(Courtesy of the Kansas Department of Transportation)
TOPEKA, Kan. — According to a 2016 AAA poll in Kansas, only 63 percent of people consider driving after using marijuana ‘a very serious threat’ to their personal safety. In 2017, there were 287 crashes attributed to illegal drug use in Kansas. Eighty-three persons lost their lives in these crashes.
“There’s a misconception that marijuana doesn’t affect your ability to drive,” said Chris Bortz, Traffic Safety Program Manager for the Kansas Department of Transportation (KDOT). “That is just false. Illegal drugs can impair a person’s judgment, concentration and reaction time. Driving under the influence of any impairing substance is illegal for a reason.”
There will be increased traffic enforcement and police visibility across the state to crack down on drugged driving. This enforcement will run from April 19-21, where 420 (April 20th) is largely recognized for its social attention on marijuana.
Law enforcement and prosecutors will also be enforcing a “No Refusal Weekend” in which all suspected impaired drivers who refuse a breath test may be subject to blood testing. Officers will be extra vigilant this weekend to detect all impaired drivers and consequently testing for both alcohol and drugs.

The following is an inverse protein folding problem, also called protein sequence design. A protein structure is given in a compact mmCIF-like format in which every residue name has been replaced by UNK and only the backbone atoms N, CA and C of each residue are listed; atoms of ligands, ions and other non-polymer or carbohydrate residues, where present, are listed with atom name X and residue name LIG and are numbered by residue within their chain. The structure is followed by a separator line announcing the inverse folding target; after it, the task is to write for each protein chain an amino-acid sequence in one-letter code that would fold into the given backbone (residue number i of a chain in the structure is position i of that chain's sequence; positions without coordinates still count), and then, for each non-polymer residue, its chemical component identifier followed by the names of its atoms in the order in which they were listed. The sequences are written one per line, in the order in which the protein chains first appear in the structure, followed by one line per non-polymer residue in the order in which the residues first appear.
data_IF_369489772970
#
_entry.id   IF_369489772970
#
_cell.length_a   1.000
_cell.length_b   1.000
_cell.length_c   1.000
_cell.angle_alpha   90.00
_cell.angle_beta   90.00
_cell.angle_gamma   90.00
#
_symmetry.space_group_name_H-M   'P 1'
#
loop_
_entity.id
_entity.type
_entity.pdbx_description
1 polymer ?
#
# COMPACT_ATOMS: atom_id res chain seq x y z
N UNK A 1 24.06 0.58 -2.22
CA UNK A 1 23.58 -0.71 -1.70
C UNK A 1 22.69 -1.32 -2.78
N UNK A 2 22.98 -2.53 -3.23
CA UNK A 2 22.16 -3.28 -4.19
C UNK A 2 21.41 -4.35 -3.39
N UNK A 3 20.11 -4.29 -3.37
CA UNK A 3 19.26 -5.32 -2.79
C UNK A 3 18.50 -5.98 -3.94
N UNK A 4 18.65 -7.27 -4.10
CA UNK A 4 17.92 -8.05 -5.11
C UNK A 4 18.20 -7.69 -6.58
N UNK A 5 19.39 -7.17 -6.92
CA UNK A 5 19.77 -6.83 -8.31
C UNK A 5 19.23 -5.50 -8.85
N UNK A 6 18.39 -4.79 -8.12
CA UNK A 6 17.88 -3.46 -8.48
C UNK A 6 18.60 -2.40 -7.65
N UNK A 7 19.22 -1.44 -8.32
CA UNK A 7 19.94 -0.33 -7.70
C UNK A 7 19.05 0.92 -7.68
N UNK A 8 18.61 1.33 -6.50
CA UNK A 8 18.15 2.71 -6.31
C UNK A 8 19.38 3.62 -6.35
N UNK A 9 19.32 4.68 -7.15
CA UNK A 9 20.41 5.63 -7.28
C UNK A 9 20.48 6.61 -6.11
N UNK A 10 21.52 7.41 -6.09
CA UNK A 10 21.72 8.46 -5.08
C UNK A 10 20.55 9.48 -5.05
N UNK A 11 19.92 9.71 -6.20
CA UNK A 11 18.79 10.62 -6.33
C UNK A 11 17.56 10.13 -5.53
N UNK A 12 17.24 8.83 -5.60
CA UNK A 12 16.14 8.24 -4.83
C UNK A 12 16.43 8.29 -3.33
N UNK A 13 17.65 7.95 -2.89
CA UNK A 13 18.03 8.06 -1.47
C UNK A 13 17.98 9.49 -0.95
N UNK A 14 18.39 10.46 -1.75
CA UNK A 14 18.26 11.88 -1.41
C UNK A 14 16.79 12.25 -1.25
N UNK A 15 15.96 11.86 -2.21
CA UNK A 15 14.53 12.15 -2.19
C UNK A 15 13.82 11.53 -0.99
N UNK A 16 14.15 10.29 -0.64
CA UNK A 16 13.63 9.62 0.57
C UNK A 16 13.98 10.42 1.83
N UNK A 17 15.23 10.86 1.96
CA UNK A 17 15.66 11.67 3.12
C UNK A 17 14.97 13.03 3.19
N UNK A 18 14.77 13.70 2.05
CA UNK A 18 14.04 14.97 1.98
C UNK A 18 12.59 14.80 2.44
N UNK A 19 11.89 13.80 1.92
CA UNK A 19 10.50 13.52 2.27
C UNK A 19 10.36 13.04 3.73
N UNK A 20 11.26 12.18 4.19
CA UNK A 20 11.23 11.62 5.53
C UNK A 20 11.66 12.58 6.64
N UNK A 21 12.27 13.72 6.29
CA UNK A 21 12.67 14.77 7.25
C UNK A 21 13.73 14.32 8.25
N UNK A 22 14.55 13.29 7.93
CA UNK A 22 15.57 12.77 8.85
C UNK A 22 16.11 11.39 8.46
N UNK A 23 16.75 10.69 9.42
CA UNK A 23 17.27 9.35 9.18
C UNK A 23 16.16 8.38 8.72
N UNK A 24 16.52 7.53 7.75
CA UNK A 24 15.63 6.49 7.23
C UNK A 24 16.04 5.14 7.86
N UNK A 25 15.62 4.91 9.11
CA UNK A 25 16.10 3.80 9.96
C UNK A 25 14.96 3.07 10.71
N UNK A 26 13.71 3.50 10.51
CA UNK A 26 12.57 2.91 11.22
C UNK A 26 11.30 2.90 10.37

Marijuana laws are rapidly changing across the United States, including states bordering Kansas, leading to more drivers under the influence of marijuana. According to the National Highway Traffic Safety Administration, from 2007-2014, there was a 48 percent increase in drivers testing positive for marijuana across the nation. These findings demonstrate the imminent danger on our roads and the importance of raising awareness of the risks of drug impaired driving.
“With this enforcement and our education efforts, we hope that 100 percent of Kansas drivers recognize and understand this serious issue,” said Mark A. Dupree, Wyandotte County District Attorney. “Driving under the influence of drugs is dangerous and deadly. We want people to arrive to their destinations safely, and that starts with smart decisions by both drivers and passengers.”
Drug impaired driving does lead to crashes, serious injury and even death. Kansans will see law enforcement agencies out in full force this weekend, pulling over drivers that exhibit signs of impaired driving due to drugs or alcohol.